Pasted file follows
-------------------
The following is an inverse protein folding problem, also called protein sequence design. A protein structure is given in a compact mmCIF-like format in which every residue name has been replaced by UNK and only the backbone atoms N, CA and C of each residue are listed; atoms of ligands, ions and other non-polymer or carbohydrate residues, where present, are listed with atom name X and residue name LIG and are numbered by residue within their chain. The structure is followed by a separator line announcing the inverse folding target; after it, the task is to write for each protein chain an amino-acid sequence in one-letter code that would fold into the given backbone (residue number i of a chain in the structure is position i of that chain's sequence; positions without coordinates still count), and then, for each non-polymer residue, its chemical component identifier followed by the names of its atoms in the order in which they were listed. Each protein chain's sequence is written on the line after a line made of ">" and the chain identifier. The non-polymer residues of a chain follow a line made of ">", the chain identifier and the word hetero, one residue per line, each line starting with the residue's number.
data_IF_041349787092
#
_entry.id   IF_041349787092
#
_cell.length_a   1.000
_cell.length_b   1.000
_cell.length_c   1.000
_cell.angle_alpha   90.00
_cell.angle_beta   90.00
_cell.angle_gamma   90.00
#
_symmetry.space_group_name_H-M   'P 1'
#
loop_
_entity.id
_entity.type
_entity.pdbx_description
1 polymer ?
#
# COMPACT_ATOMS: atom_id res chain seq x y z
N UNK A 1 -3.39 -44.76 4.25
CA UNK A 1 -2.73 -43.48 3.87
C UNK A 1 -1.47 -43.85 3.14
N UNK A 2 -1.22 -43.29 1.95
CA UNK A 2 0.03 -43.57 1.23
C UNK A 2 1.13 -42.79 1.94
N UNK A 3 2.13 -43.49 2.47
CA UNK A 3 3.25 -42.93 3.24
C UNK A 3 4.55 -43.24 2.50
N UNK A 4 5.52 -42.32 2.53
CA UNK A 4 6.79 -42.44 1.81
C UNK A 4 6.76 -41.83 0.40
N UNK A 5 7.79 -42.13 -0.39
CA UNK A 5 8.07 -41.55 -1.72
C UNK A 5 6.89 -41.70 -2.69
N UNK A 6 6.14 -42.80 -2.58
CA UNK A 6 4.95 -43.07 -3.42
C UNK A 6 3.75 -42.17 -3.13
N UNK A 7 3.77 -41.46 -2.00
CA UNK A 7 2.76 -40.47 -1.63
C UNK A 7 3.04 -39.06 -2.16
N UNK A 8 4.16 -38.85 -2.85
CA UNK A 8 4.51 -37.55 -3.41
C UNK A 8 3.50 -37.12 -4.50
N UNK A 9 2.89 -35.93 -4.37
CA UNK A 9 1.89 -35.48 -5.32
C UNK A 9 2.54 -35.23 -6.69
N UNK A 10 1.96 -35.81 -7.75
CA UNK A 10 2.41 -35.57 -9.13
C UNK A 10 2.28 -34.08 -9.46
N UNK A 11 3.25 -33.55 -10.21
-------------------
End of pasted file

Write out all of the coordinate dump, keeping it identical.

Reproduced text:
The following is an inverse protein folding problem, also called protein sequence design. A protein structure is given in a compact mmCIF-like format in which every residue name has been replaced by UNK and only the backbone atoms N, CA and C of each residue are listed; atoms of ligands, ions and other non-polymer or carbohydrate residues, where present, are listed with atom name X and residue name LIG and are numbered by residue within their chain. The structure is followed by a separator line announcing the inverse folding target; after it, the task is to write for each protein chain an amino-acid sequence in one-letter code that would fold into the given backbone (residue number i of a chain in the structure is position i of that chain's sequence; positions without coordinates still count), and then, for each non-polymer residue, its chemical component identifier followed by the names of its atoms in the order in which they were listed. Each protein chain's sequence is written on the line after a line made of ">" and the chain identifier. The non-polymer residues of a chain follow a line made of ">", the chain identifier and the word hetero, one residue per line, each line starting with the residue's number.
data_IF_041349787092
#
_entry.id   IF_041349787092
#
_cell.length_a   1.000
_cell.length_b   1.000
_cell.length_c   1.000
_cell.angle_alpha   90.00
_cell.angle_beta   90.00
_cell.angle_gamma   90.00
#
_symmetry.space_group_name_H-M   'P 1'
#
loop_
_entity.id
_entity.type
_entity.pdbx_description
1 polymer ?
#
# COMPACT_ATOMS: atom_id res chain seq x y z
N UNK A 1 -3.39 -44.76 4.25
CA UNK A 1 -2.73 -43.48 3.87
C UNK A 1 -1.47 -43.85 3.14
N UNK A 2 -1.22 -43.29 1.95
CA UNK A 2 0.03 -43.57 1.23
C UNK A 2 1.13 -42.79 1.94
N UNK A 3 2.13 -43.49 2.47
CA UNK A 3 3.25 -42.93 3.24
C UNK A 3 4.55 -43.24 2.50
N UNK A 4 5.52 -42.32 2.53
CA UNK A 4 6.79 -42.44 1.81
C UNK A 4 6.76 -41.83 0.40
N UNK A 5 7.79 -42.13 -0.39
CA UNK A 5 8.07 -41.55 -1.72
C UNK A 5 6.89 -41.70 -2.69
N UNK A 6 6.14 -42.80 -2.58
CA UNK A 6 4.95 -43.07 -3.42
C UNK A 6 3.75 -42.17 -3.13
N UNK A 7 3.77 -41.46 -2.00
CA UNK A 7 2.76 -40.47 -1.63
C UNK A 7 3.04 -39.06 -2.16
N UNK A 8 4.16 -38.85 -2.85
CA UNK A 8 4.51 -37.55 -3.41
C UNK A 8 3.50 -37.12 -4.50
N UNK A 9 2.89 -35.93 -4.37
CA UNK A 9 1.89 -35.48 -5.32
C UNK A 9 2.54 -35.23 -6.69
N UNK A 10 1.96 -35.81 -7.75
CA UNK A 10 2.41 -35.57 -9.13
C UNK A 10 2.28 -34.08 -9.46
N UNK A 11 3.25 -33.55 -10.21